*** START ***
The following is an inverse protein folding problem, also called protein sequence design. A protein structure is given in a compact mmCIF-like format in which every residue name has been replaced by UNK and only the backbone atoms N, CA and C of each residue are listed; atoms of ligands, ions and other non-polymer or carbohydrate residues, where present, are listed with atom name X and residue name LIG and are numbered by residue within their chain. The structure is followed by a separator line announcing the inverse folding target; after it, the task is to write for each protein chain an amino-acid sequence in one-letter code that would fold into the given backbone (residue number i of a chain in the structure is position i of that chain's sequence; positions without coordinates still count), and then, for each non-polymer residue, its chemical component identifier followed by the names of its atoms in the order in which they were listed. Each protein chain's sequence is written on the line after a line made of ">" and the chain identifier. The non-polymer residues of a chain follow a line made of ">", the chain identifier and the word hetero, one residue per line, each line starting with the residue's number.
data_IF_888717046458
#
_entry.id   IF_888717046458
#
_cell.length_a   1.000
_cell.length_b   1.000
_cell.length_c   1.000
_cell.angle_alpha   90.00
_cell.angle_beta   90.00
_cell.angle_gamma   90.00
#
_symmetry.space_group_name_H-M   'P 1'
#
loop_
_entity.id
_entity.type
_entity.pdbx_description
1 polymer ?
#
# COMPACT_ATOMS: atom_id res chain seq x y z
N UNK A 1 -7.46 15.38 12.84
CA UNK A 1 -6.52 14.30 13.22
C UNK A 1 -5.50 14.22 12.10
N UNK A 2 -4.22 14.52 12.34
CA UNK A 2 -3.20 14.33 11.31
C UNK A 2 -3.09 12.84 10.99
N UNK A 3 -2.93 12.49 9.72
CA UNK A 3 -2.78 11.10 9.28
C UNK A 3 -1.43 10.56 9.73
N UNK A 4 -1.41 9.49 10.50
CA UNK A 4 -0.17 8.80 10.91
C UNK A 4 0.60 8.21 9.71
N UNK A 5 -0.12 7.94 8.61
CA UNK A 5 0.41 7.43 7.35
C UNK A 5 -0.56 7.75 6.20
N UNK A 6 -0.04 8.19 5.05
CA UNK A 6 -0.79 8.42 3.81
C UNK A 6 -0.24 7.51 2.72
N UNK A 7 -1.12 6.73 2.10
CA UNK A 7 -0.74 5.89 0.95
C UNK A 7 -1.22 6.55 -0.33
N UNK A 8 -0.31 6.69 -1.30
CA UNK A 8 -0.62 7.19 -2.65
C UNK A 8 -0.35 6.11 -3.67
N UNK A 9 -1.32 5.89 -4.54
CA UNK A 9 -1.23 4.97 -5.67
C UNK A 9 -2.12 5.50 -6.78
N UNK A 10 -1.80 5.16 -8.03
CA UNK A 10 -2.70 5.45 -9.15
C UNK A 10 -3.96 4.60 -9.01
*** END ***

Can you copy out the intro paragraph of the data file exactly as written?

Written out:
The following is an inverse protein folding problem, also called protein sequence design. A protein structure is given in a compact mmCIF-like format in which every residue name has been replaced by UNK and only the backbone atoms N, CA and C of each residue are listed; atoms of ligands, ions and other non-polymer or carbohydrate residues, where present, are listed with atom name X and residue name LIG and are numbered by residue within their chain. The structure is followed by a separator line announcing the inverse folding target; after it, the task is to write for each protein chain an amino-acid sequence in one-letter code that would fold into the given backbone (residue number i of a chain in the structure is position i of that chain's sequence; positions without coordinates still count), and then, for each non-polymer residue, its chemical component identifier followed by the names of its atoms in the order in which they were listed. Each protein chain's sequence is written on the line after a line made of ">" and the chain identifier. The non-polymer residues of a chain follow a line made of ">", the chain identifier and the word hetero, one residue per line, each line starting with the residue's number.